Fungal Upgrading of Straw for Thermoplastics
Applied Biochemistry and Biotechnology Vol. 113–116, 2004
Copyright © 2004 by Humana Press Inc.
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Fungal Upgrading of Wheat Straw
for Straw-Thermoplastics Production
Idaho National Engineering and Environmental Laboratory,
Idaho Falls, ID 83415-2203,
E-mail: email@example.com; and
Washington State University,
Pullman, WA 99164-1806
Combining biologic pretreatment with storage is an innovative approach
for improving feedstock characteristics and cost, but the magnitude of
responses of such systems to upsets is unknown. Unsterile wheat straw stems
were upgraded for 12 wk with Pleurotus ostreatus at constant temperature to
estimate the variation in final compositions with variations in initial mois-
ture and inoculum. Degradation rates and conversions increased with both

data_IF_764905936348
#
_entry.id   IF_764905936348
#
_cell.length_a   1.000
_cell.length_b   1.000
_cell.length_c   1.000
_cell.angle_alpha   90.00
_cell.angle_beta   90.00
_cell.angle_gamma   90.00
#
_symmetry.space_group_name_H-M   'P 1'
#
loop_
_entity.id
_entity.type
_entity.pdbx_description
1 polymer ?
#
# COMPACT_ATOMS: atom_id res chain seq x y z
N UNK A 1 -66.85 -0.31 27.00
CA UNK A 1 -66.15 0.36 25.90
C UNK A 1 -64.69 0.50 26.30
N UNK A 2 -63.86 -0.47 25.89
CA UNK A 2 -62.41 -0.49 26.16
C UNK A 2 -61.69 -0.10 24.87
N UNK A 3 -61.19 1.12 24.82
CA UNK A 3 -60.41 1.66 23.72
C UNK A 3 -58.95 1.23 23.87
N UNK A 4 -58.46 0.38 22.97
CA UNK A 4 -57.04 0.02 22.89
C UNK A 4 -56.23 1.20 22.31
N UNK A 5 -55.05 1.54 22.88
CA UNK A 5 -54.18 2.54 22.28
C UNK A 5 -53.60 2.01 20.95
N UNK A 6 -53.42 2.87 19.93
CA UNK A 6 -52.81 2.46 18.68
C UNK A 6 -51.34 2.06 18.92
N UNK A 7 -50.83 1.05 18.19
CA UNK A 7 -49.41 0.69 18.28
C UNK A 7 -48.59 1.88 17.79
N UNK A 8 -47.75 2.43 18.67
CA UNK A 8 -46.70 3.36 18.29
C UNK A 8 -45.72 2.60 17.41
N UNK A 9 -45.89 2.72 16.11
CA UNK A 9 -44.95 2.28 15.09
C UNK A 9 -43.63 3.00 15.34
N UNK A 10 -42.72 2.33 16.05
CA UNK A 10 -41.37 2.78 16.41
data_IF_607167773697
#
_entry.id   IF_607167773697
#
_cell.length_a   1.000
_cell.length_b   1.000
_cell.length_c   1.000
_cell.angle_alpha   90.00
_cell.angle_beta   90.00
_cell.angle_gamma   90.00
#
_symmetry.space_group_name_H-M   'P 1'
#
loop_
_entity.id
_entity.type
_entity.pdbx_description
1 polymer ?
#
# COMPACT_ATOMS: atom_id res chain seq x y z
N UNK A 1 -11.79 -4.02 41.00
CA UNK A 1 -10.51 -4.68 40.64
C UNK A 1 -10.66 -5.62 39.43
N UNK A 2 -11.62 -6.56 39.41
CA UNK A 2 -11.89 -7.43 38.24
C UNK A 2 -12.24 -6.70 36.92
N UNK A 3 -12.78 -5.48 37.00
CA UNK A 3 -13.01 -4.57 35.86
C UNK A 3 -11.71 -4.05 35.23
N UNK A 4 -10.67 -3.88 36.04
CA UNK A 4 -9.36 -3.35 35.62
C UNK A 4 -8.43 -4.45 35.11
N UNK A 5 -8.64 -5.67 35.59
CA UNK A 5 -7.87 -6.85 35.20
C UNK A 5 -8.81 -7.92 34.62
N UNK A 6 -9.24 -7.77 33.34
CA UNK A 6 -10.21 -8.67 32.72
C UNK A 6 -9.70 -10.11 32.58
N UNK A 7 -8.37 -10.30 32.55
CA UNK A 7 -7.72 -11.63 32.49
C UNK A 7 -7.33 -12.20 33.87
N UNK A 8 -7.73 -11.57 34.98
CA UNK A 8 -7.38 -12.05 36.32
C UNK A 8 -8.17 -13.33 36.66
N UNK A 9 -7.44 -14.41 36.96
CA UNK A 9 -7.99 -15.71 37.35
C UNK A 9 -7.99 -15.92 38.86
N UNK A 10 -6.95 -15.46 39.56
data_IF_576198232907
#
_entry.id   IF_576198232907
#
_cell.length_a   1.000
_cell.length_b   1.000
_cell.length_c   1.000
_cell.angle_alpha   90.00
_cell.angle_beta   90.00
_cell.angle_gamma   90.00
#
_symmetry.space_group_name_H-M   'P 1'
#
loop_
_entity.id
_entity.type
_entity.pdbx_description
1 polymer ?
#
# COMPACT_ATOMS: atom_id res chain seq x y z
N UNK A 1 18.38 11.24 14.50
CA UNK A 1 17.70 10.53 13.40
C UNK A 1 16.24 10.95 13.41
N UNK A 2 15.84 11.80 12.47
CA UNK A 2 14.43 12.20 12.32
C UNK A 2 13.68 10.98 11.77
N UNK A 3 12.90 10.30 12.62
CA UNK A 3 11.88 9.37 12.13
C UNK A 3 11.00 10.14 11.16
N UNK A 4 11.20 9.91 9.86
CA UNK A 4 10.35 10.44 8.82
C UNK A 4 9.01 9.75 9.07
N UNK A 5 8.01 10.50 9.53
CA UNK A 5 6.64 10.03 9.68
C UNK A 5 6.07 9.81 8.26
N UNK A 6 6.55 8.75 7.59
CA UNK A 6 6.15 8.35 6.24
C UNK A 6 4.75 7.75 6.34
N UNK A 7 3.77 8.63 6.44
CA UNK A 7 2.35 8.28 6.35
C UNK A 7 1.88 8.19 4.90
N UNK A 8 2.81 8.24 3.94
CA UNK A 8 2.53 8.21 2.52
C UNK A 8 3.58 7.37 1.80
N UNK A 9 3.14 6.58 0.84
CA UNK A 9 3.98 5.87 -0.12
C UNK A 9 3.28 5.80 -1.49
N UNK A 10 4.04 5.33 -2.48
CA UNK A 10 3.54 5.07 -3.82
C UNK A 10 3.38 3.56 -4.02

moisture and inoculum. A regression analysis indicated that system perfor-
mance was quite stable with respect to inoculum and moisture content after
6 wk of treatment. Scale-up by 150× indicated that system stability and final
straw composition are sensitive to inoculum source, history, and inoculation
method. Comparative testing of straw-thermoplastic composites produced
from upgraded stems is under way.
Index Entries: Fungal upgrading; engineered storage; biological prepro-
cessing; Pleurotus ostreatus; straw composite.
Agricultural crop residues are a valuable renewable biomass resource.
In 1999, American farmers harvested 53,909,000 acres of wheat (1). The
straw from this acreage of wheat represents >50 million t annually. Cur-
rently, some of the straw is harvested (baled) for use as livestock bedding
or low-grade animal feed. However, these low-value uses provide only a